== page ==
9. Women Love Tech is 11 years old and has been on WP Engine since it began. One of the benefits of WP Engine for business owners is reliability. With the increased cyber issues, how challenging has it been to ensure customers’ websites are secure and protected?
Security was important 11 years ago, and its importance has grown, and more people become aware of it. Many individuals mistakenly believe their websites are not targets for attacks because “why would an attacker care about me?”. However, attackers do not target specific people, they attack millions of websites worldwide to gain control of servers for malicious purposes such as click fraud, spam emails, or concealing their identities.
Everyone is vulnerable to attacks, and with attackers constantly improving their methods, defenders must also evolve. This ongoing battle ensures companies like WP Engine always have work to do but highlights a negative aspect of the internet that would be better if eliminated.
10. WP Engine isn’t the cheapest, but it has excellent customer service and automation. Are these the two areas you pride yourself on, and where else do you see WP Engine excelling compared to competitors?
Customer service is certainly one of our superpowers. We say WP Engine is at the intersection of technology and service.
We’re also the fastest platform, as measured by Google’s Chrome Real-User Experience Report, which is composed of real-world data from millions of real people, on both desktop and mobile, browsing the internet. This makes it the most accurate measure of speed, as opposed to other metrics such as artificial load-testing.
We also produce some of the most-beloved developer tools, like Local which is by far the most popular local WordPress development tool for people who build websites, and Advanced Custom Fields (ACF) another popular way for developers to create custom data that allows marketers to manage all sorts of creative things.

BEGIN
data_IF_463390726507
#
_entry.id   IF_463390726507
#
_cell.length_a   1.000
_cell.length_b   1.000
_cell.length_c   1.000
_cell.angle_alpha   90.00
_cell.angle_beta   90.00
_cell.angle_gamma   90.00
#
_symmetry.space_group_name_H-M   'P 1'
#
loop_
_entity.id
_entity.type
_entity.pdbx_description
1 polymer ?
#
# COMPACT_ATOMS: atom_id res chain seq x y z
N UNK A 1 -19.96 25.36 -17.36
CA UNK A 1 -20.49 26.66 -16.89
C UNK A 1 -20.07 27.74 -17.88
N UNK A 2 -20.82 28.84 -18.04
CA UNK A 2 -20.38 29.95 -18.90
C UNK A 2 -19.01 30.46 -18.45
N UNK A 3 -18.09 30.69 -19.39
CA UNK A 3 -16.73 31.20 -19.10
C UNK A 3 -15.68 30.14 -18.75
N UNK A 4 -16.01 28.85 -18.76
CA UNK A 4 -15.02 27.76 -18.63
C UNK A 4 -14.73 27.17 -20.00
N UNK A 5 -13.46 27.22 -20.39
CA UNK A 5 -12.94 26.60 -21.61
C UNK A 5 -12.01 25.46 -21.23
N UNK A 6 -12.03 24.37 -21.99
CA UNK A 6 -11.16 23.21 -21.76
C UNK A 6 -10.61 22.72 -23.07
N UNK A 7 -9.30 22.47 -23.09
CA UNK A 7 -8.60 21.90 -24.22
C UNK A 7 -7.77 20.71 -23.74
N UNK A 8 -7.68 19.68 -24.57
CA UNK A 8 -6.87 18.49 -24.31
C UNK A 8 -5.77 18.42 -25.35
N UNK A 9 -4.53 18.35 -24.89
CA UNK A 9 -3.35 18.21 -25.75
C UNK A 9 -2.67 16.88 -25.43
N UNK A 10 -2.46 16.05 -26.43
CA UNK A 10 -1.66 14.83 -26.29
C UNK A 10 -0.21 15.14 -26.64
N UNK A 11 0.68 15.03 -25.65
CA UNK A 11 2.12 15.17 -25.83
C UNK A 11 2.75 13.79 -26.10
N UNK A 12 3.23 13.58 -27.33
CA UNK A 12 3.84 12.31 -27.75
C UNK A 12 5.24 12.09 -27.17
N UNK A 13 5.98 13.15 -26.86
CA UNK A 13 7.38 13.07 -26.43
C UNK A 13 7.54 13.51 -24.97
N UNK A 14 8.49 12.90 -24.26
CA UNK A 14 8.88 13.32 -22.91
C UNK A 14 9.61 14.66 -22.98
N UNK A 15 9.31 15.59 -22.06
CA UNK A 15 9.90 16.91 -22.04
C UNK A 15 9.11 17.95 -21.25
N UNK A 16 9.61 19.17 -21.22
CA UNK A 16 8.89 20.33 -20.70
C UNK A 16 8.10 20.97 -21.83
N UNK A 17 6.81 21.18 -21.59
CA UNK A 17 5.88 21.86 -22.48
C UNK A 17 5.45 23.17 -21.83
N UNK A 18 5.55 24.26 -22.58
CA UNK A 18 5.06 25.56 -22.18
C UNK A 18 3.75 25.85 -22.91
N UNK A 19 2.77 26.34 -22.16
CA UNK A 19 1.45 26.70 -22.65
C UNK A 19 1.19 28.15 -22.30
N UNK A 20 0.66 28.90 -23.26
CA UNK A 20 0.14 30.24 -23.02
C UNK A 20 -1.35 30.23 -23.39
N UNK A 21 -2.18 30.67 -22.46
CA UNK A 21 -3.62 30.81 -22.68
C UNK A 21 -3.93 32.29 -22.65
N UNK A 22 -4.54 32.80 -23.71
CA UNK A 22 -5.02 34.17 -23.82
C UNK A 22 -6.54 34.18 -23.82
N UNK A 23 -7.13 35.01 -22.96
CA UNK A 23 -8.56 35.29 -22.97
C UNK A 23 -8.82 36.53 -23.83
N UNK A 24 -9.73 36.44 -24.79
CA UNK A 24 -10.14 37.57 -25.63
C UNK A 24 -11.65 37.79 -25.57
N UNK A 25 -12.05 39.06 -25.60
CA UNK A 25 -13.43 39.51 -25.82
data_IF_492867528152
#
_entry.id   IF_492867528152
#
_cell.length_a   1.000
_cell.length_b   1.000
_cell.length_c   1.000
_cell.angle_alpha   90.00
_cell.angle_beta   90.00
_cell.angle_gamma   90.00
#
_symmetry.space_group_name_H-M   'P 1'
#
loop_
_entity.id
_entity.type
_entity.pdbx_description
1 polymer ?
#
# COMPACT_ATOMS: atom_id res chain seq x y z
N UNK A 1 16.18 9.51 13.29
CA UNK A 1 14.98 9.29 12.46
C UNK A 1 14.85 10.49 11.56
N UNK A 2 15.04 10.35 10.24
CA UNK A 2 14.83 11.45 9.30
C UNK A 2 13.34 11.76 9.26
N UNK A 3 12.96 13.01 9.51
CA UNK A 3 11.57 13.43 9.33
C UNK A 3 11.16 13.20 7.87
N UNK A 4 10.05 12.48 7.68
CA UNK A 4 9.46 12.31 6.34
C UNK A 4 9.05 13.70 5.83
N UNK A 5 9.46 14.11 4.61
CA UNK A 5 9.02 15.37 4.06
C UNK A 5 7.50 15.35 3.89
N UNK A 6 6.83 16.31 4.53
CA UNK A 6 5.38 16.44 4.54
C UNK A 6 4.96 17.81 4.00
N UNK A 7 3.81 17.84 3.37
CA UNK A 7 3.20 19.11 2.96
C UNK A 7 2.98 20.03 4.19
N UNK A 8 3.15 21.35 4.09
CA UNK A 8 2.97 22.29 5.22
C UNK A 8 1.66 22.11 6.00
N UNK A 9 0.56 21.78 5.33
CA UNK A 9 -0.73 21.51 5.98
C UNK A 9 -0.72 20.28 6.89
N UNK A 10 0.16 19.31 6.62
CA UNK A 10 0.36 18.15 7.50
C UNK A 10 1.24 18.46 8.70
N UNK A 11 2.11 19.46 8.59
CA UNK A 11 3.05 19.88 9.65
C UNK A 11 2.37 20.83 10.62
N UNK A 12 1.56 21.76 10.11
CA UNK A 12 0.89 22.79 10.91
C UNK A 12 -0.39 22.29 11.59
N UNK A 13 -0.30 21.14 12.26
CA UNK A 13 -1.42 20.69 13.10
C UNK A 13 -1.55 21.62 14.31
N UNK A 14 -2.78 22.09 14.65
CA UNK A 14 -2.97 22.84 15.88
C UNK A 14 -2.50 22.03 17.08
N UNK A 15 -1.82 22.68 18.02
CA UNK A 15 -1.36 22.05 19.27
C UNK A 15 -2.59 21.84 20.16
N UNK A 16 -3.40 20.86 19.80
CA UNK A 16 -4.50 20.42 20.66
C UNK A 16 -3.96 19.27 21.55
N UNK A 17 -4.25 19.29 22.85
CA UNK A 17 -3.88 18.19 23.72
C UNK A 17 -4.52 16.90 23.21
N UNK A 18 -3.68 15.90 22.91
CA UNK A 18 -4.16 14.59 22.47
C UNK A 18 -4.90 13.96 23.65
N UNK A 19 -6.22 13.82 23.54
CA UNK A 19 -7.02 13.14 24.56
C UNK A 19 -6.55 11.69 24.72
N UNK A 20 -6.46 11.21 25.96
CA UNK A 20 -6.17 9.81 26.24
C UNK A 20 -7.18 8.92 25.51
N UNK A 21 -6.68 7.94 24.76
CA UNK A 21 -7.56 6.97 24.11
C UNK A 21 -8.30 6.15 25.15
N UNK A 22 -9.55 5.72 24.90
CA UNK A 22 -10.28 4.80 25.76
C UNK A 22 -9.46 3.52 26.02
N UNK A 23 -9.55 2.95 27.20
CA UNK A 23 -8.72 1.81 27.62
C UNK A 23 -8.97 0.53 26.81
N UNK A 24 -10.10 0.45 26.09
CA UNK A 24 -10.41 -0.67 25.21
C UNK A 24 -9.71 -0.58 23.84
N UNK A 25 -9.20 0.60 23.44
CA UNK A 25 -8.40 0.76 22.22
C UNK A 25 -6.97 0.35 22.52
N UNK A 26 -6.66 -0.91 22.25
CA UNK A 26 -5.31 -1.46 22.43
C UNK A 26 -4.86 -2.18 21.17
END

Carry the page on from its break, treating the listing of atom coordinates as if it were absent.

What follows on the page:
WP Engine also has award-winning support available 24/7/365 to help customers troubleshoot in minutes. I am very proud to say that we have won over 10 Stevie Awards for customer support and have a 96% customer satisfaction score.
11. The last stats we’ve seen is that 67 per cent of the C-suite at WP Engine are female, which is excellent. Has this changed, and what do you do to support women in tech?
Over the past ten years (since we’ve had a C-suite that wasn’t just me alone!), the exact percentage has fluctuated. Our latest figures show that 66 per cent of our senior leaders and 57 per cent of managers are female, and we’ve seen a 25% increase in the number of employees identifying as LGBTIQ+. The key is that diversity needs to exist throughout the organisation in addition to the C-suite.
The first two executives who weren’t me, our CEO and first CFO, were women, and that set the tone. I think this is very important because people of all kinds are attracted to organisations where they can see that, while nothing is bias-free, this is an organisation that clearly values all people, because here they are, sitting in all sorts of seats. I want people to say, “This is where I have a chance to thrive, grow, and be promoted, on my own merits,” even just when they are interviewing.
WP Engine also has very active Employee Resources Groups (ERGs) for different communities of people, the first ERG was Sheroes, re-named Roar in 2021. Roar’s mission is to provide a safe, open environment for all to promote, educate, and advocate for women across WP Engine to achieve their professional aspirations where opportunities have historically been limited. A lot of Roar’s activities are focused on women’s path to professional and personal success, empowered through shared knowledge, mutual support and growing together toward a more diverse and inclusive workforce.